For better or worse, laws touch every aspect of our lives. They touch the products we use, the roads we travel, the air we breathe and water we drink. Laws shape the communities we build, the places we work and the health care that we receive. They influence interpersonal relationships, the loans used to buy houses and the education of our children. Laws can tax undesirable behaviors or incentivize desirable ones. Laws ultimately define what actions and behaviors are, or are not, permitted.

“Given this ubiquity, laws possess profound potential to affect the health of populations by shaping our communities, collective behaviors and the social context of individual decision making,” said Cason Schmit, JD, research assistant professor in the Department of Health Policy and Management at the Texas A&M School of Public Health. “At its core, public health law practice is about understanding the powers and limitations of governments to promote population health.”

An example Schmit has researched includes how states have enacted laws to improve access to vaccination services by authorizing pharmacists to administer vaccines to improve coverage and reduce instances of preventable illness. A 2017 study shows that states have passed increasingly expansive laws permitting pharmacists to provide vaccinations. However, state laws vary considerably in a number of ways, and some state laws could be ineffective at promoting access to effective vaccination for many patients. Although many states permit pharmacists to administer the HPV vaccine, many states do not permit pharmacists to administer the vaccine to patients at the age recommended by the Advisory Committee on Immunization Practices. Consequently, these laws prevent pharmacists from providing HPV vaccination before many patients are exposed to the virus through sexual activity.

Although population health is a central focus for public health law, it is not the only important consideration. Policymakers also use laws to codify and enforce social values and ethics. Questions of ethics are seldom easy, as they frequently involve competing values. For example, another subject Schmit has researched is the recent implementation of electronic health records that sparked furious public debate over whether laws should permit governments to use individual health information to promote the public health. This debate pits individual liberty (in other words, patient privacy) interests in direct conflict with the social good interest in utilizing health information to promote public health.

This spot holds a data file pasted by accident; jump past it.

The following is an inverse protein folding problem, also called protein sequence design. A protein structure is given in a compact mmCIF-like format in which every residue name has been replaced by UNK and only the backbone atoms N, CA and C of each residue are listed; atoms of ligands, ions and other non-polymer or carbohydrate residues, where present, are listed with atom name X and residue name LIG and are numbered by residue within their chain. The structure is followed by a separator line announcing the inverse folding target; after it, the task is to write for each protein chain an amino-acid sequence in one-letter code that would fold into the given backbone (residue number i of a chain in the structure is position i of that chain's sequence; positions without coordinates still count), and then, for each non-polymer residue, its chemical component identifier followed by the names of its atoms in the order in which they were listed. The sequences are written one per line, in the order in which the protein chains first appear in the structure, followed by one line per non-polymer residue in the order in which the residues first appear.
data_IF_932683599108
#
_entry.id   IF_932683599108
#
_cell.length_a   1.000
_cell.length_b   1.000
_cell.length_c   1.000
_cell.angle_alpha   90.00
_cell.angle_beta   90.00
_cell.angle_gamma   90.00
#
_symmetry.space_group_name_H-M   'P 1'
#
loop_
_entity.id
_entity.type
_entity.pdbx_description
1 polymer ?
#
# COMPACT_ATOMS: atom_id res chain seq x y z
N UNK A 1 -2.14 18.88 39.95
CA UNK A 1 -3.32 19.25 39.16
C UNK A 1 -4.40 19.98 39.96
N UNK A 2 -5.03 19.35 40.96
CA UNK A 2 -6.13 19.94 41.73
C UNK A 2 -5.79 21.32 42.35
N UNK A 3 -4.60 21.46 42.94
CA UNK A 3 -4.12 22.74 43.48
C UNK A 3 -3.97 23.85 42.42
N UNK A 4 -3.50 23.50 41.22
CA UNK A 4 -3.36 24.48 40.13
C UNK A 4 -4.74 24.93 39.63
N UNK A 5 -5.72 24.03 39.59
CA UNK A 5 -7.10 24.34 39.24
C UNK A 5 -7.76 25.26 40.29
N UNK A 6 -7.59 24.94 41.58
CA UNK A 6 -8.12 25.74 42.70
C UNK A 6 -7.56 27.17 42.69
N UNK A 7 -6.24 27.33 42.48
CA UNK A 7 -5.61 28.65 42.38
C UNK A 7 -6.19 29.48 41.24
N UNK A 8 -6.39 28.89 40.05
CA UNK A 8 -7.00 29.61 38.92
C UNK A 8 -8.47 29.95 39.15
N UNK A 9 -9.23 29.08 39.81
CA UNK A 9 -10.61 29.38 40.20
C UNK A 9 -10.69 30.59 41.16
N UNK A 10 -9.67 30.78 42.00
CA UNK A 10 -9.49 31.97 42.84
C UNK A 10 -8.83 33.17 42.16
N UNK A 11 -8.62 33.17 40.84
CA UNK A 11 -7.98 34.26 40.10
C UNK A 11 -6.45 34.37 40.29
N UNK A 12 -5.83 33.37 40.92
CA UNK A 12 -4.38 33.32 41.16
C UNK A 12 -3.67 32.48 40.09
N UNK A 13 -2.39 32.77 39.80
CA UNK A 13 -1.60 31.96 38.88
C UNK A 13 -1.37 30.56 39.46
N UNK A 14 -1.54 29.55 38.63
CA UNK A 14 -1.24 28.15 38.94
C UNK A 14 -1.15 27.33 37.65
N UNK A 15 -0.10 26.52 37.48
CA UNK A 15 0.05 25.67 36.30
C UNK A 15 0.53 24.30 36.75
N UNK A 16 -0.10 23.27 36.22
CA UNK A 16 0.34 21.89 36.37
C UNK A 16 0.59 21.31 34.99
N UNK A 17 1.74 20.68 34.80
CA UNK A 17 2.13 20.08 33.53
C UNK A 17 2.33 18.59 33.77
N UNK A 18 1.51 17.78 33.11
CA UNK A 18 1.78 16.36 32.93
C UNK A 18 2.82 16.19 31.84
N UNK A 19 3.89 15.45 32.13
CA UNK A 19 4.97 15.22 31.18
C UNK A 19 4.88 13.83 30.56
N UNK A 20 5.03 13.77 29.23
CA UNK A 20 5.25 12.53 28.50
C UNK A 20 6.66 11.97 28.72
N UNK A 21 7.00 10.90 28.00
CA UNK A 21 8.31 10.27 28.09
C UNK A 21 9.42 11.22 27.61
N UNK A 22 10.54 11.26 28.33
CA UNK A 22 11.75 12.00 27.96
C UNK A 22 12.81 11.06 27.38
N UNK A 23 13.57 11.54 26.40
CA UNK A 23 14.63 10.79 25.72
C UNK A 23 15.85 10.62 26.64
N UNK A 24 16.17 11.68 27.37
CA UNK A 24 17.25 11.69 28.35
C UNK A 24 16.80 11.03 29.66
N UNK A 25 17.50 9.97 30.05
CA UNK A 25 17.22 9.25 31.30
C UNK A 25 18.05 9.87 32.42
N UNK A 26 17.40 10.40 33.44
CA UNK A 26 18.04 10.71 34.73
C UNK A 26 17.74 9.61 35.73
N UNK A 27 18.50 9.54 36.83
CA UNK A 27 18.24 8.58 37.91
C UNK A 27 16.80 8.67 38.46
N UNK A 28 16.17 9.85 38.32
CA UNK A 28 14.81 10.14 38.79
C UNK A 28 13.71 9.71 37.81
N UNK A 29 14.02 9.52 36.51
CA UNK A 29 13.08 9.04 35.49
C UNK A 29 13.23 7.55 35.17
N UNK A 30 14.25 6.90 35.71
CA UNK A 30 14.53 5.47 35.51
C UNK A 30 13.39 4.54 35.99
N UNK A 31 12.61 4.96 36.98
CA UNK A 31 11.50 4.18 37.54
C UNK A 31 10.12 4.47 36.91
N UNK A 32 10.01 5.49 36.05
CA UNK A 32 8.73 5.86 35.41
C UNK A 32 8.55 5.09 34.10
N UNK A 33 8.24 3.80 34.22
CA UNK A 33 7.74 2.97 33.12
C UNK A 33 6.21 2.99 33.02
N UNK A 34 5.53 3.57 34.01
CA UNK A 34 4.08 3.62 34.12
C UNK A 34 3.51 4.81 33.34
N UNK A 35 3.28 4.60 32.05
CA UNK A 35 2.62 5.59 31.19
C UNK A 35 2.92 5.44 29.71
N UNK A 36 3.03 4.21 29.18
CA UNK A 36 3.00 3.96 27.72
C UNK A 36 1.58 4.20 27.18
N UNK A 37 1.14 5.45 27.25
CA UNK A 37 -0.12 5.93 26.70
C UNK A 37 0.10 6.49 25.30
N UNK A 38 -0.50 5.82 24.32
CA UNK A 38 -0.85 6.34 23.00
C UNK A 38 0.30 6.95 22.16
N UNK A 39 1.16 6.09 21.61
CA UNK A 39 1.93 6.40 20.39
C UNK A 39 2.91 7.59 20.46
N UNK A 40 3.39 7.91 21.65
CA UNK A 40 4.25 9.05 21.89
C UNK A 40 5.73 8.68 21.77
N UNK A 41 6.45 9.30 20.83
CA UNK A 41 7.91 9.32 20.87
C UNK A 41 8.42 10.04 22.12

Schmit’s research shows that states have enacted thousands of laws regulating health information and that many state health information exchange laws do not address recommendations in published literature. By understanding the impact of these laws, policymakers will be better informed when making difficult decisions involving competing social values. For example, a policymaker balancing competing values of privacy and data sharing would be better informed with data on the impact of state laws with different consent models for health information exchange.

According to Schmit, while laws have the potential to promote public health, the ultimate impact of laws often is poorly understood and difficult to anticipate. “However, variations in state and local laws enable public health law researchers to better understand the intended and unintended effect of laws,” he said. “Indeed, the very fabric of our republic supports data and evidence in public health law practice.”

“Former U.S. Supreme Court Justice Louis Brandeis noted that federalism permits each state to act as a laboratory and experiment with novel policies without putting the rest of the country at risk,” Schmit said. “Justice Brandeis’ analogy invokes the scientific method and implies the result of each policy experiment should inform the policymaking process of other governments.”

The reality is that the sum of all state, tribal, territorial and local governments represent thousands of individual laboratories of democracy in the United States. Collectively, these policy laboratories provide opportunities to collect data and learn about the impact of public health law.

Public health law researchers have a vital role in informing policymakers by providing data about whether a policy option might work, or providing context for difficult decisions involving law, ethics and competing social values.

— Rae Lynn Mitchell

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